11. Philadelphia Phillies
Whatever else happens, the growing pains of Gabe Kapler’s first week as manager appear to be in the past. Aaron Nola and Jake Arrieta are pitching as well as any one-two punch in the game, while Nick Pivetta, acquired in 2015 for a season and change of strangulation-era Jonathan Papelbon, is having a breakout season with a 119 ERA+ and a 10.4 K/9 ratio. The young lineup is still going through growing pains—literal pains in the case of Rhys Hoskins, who broke his jaw on a foul ball this week—so this might end up being a promising mid-80s-win season, but the Phillies are in a better position at this point in the season than they’ve been in years.
12. St. Louis Cardinals
In the preseason power rankings, I wrote this: “The Cardinals’ season hinges on four relatively inexperienced pitchers: Jack Flaherty, Miles Mikolas, Luke Weaver, and former global no. 1 prospect Alex Reyes when he returns from Tommy John surgery this summer.” Here’s how they’re doing so far. Mikolas has a 2.58 ERA through 10 starts, Flaherty a 2.15 ERA through five starts, Weaver a 4.63 ERA through 11 starts (but with more promising underlying numbers, including a 3.75 DRA). After striking out almost two batters an inning in four rehab starts, Reyes just returned to the big league rotation with four scoreless innings on Wednesday, though he’s going back on the DL with a “significant” lat strain after that single start.
In other words, not perfect, but not bad. The Cardinals are 29-24, and would be right in the thick of the NL Central race if the Brewers hadn’t gone out of their minds over the past six weeks. Like the Cubs, the Cardinals’ fortunes will be determined in large part by how the Brewers hold up over the season’s final four months.
13. Colorado Rockies
I don’t really believe in the Rockies that much. They’re only four games over .500, they have about the same run differential as the Detroit Tigers, and Ian Desmond is playing first base and hitting .196 in Coors—just to name a couple of scary future indicators. But there’s a power vacuum at the top of the NL West right now, and they’ve filled the void. They won’t stay atop the standings for long if the Diamondbacks, Dodgers, or Giants figure things out, but we’re two months into the season and that hasn’t happened yet.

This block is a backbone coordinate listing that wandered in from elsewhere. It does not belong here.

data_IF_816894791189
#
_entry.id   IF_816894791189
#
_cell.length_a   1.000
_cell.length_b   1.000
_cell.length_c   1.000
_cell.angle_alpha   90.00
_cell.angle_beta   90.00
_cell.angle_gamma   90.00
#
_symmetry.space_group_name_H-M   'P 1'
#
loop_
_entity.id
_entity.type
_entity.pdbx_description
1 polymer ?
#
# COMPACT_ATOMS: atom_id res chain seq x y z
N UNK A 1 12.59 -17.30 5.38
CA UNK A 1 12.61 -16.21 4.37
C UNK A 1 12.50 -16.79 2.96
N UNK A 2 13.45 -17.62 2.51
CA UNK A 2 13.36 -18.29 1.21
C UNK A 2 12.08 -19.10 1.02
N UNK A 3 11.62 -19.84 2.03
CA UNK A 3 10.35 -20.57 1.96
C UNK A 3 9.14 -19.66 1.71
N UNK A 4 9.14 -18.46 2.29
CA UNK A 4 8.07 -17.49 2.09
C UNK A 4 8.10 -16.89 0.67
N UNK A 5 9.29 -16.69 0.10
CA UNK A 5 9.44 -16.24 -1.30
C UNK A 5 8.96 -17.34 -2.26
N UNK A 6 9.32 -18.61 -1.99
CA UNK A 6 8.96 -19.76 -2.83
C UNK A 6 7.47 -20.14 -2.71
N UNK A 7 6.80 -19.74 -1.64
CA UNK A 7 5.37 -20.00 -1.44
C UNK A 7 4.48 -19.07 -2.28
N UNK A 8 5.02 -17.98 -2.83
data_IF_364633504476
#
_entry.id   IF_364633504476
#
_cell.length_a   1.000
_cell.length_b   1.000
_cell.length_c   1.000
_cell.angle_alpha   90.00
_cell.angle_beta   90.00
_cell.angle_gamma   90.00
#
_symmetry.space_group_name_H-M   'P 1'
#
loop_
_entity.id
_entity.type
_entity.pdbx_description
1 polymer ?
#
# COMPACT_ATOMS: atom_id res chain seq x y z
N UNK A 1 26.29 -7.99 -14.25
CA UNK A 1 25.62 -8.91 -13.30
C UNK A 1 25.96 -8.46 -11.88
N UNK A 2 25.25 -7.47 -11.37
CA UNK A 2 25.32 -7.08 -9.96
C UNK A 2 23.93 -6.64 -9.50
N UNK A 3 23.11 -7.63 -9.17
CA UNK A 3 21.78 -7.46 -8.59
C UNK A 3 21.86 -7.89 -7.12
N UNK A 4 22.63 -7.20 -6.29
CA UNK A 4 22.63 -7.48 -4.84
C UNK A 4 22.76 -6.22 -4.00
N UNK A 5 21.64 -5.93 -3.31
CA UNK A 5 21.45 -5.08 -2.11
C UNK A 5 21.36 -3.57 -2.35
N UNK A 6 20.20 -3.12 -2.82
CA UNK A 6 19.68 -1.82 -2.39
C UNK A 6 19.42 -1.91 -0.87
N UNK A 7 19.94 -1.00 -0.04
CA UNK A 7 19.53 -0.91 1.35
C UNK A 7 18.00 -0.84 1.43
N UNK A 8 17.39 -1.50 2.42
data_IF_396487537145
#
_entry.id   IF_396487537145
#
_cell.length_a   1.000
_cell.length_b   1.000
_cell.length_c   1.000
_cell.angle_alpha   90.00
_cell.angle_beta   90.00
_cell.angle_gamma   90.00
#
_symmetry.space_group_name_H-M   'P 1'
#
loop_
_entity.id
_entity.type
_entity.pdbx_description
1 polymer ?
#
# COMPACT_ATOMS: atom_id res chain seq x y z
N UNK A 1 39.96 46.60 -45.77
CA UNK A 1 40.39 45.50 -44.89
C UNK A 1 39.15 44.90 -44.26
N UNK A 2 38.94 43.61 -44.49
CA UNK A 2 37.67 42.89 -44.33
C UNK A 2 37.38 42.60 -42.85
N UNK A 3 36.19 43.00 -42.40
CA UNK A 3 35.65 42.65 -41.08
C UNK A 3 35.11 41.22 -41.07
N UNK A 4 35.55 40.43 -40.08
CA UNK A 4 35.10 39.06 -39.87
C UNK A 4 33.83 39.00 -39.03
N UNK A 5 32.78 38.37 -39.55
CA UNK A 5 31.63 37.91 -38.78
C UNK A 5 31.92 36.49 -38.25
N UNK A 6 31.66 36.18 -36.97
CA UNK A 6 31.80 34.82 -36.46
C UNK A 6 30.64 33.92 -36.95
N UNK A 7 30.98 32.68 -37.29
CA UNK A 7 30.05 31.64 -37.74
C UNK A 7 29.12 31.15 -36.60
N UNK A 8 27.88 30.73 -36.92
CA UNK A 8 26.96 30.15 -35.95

14. Los Angeles Dodgers
The Dodgers have withstood substantial injuries to their two best position players (Justin Turner and Corey Seager) and five of their seven best starting pitchers (Clayton Kershaw, Rich Hill, Hyun-Jin Ryu, Kenta Maeda, and Julio Urías) so far this year. Kenley Jansen and Scott Alexander, two of their best relievers, looked completely spent at one point. It’s only by sheer force of economic might that the Dodgers are within three games of .500 right now, and perhaps only by divine intervention that they’re within 3 1/2 games of first place in a division where the other contenders are just as injured and/or bumfuzzled as the Dodgers themselves. This team ought to be cooked by now, but they’re a hot weekend out of a playoff spot.
15. Arizona Diamondbacks
The Diamondbacks were 20-8 through the end of April and looked very much like one of the best teams in baseball. Since the start of May, A.J. Pollock has fractured his left thumb and Paul Goldschmidt has hit .144/.252/.278, while Robbie Ray joined Taijuan Walker and Shelby Miller on the DL. Sometimes a great team collapses and leaves everyone scratching their heads. This isn’t one of those times: They were great until their best players got hurt and/or stopped hitting, and now they look completely beatable.
16. Pittsburgh Pirates
Colin Moran is hitting .275/.359/.416 and Joe Musgrove’s been great in his first two starts, striking out 12 and allowing just a single run in 14 innings. The Pirates are also just 1 1/2 games behind the Cubs. On the flip side, Moran and Musgrove are just reminders of how well Gerrit Cole’s doing in Houston, and Pittsburgh’s six games out of first place in the division with three more talented teams to climb over. How they feel about this club will let you know which of your friends are optimists and which are pessimists.
17. New York Mets
During the Mets’ 11-1 run to start the season, someone asked me on Twitter if a new power rankings post was due out soon, and if not, where the Mets would rank. Presumably, he wanted to see them at no. 1. Noah Syndergaard, Todd Frazier, Yoenis Céspedes, and Wilmer Flores are all on the DL, and Steven Matz might join them soon, and after that 11-1 start, the Mets have gone 16-25. I think about that guy almost every day.
18. San Francisco Giants